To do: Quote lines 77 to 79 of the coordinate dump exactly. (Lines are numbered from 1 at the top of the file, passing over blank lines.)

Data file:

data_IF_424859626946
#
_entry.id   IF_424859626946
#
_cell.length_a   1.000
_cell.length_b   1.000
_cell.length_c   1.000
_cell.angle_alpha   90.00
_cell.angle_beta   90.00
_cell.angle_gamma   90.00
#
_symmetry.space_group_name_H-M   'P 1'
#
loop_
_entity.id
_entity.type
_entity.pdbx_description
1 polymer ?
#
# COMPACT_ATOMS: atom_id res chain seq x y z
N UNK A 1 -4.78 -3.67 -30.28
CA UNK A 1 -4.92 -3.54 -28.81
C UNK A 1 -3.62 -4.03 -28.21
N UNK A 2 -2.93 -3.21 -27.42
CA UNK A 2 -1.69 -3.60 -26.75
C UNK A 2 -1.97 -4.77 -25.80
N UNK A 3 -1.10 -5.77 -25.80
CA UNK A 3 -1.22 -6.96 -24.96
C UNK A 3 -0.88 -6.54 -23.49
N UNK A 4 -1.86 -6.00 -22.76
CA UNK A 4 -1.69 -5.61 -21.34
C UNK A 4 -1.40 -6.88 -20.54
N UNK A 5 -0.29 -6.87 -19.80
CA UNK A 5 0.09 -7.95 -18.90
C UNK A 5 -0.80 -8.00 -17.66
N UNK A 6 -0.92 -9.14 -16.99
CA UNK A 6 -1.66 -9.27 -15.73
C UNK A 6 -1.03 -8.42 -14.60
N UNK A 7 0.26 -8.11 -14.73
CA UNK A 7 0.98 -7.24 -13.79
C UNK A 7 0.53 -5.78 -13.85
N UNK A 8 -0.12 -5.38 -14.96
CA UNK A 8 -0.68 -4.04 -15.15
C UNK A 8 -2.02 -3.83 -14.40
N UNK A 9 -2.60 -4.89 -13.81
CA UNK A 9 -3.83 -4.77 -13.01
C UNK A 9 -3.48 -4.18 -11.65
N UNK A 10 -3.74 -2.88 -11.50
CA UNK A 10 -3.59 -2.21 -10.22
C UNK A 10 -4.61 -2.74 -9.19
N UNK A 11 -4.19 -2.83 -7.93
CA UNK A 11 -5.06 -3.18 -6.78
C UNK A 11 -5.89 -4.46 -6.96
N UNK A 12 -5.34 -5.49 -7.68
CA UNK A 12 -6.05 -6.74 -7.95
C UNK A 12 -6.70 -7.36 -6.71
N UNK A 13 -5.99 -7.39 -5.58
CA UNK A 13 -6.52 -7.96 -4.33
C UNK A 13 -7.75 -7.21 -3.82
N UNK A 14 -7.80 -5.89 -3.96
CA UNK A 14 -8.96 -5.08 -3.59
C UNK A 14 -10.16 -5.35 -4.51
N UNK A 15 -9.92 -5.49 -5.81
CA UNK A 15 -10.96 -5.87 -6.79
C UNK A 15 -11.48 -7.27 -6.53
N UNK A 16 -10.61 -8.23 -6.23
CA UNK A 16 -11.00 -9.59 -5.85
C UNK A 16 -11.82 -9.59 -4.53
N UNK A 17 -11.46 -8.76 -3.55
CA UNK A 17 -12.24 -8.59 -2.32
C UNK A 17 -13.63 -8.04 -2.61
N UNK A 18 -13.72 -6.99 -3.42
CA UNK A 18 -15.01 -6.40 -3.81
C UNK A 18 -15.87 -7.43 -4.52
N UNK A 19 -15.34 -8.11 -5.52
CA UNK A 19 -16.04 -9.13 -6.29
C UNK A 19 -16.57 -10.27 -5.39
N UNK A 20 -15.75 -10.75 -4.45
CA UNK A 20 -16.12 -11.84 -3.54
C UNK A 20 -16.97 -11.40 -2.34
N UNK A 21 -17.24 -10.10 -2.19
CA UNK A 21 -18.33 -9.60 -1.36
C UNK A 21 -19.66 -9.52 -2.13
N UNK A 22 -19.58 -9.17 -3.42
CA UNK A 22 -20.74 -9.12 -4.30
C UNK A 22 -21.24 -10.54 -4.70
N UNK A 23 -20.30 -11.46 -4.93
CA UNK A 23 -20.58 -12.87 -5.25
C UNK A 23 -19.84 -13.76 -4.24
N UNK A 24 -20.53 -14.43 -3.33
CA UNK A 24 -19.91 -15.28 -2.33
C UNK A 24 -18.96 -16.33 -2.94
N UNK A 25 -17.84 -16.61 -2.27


C UNK A 19 -16.57 -10.27 -5.39
N UNK A 20 -15.75 -10.75 -4.45
CA UNK A 20 -16.12 -11.84 -3.54